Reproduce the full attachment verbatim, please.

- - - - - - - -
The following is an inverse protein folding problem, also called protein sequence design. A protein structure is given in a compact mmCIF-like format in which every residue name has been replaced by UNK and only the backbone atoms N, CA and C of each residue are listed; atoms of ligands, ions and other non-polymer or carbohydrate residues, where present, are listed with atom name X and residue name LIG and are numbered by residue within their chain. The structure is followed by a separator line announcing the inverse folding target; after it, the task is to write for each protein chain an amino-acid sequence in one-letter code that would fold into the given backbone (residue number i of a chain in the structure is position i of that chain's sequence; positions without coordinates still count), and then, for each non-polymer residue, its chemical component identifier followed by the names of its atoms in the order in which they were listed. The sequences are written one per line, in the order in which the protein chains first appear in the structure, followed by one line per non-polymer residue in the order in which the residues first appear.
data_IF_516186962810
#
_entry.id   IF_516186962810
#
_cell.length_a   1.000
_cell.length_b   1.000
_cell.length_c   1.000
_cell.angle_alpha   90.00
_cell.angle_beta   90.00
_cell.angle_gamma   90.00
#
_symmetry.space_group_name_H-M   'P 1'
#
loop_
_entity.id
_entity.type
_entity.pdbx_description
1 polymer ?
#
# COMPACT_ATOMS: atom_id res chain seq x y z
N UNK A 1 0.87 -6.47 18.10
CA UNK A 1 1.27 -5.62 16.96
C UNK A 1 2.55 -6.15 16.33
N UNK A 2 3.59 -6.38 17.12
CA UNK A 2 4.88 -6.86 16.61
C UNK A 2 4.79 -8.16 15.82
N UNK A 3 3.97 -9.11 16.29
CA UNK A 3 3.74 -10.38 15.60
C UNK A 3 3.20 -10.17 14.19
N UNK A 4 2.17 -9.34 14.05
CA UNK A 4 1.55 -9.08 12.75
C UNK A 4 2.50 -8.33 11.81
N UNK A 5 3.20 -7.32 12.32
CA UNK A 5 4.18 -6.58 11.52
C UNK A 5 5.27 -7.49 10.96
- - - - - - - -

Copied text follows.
The following is an inverse protein folding problem, also called protein sequence design. A protein structure is given in a compact mmCIF-like format in which every residue name has been replaced by UNK and only the backbone atoms N, CA and C of each residue are listed; atoms of ligands, ions and other non-polymer or carbohydrate residues, where present, are listed with atom name X and residue name LIG and are numbered by residue within their chain. The structure is followed by a separator line announcing the inverse folding target; after it, the task is to write for each protein chain an amino-acid sequence in one-letter code that would fold into the given backbone (residue number i of a chain in the structure is position i of that chain's sequence; positions without coordinates still count), and then, for each non-polymer residue, its chemical component identifier followed by the names of its atoms in the order in which they were listed. The sequences are written one per line, in the order in which the protein chains first appear in the structure, followed by one line per non-polymer residue in the order in which the residues first appear.
data_IF_516186962810
#
_entry.id   IF_516186962810
#
_cell.length_a   1.000
_cell.length_b   1.000
_cell.length_c   1.000
_cell.angle_alpha   90.00
_cell.angle_beta   90.00
_cell.angle_gamma   90.00
#
_symmetry.space_group_name_H-M   'P 1'
#
loop_
_entity.id
_entity.type
_entity.pdbx_description
1 polymer ?
#
# COMPACT_ATOMS: atom_id res chain seq x y z
N UNK A 1 0.87 -6.47 18.10
CA UNK A 1 1.27 -5.62 16.96
C UNK A 1 2.55 -6.15 16.33
N UNK A 2 3.59 -6.38 17.12
CA UNK A 2 4.88 -6.86 16.61
C UNK A 2 4.79 -8.16 15.82
N UNK A 3 3.97 -9.11 16.29
CA UNK A 3 3.74 -10.38 15.60
C UNK A 3 3.20 -10.17 14.19
N UNK A 4 2.17 -9.34 14.05
CA UNK A 4 1.55 -9.08 12.75
C UNK A 4 2.50 -8.33 11.81
N UNK A 5 3.20 -7.32 12.32
CA UNK A 5 4.18 -6.58 11.52
C UNK A 5 5.27 -7.49 10.96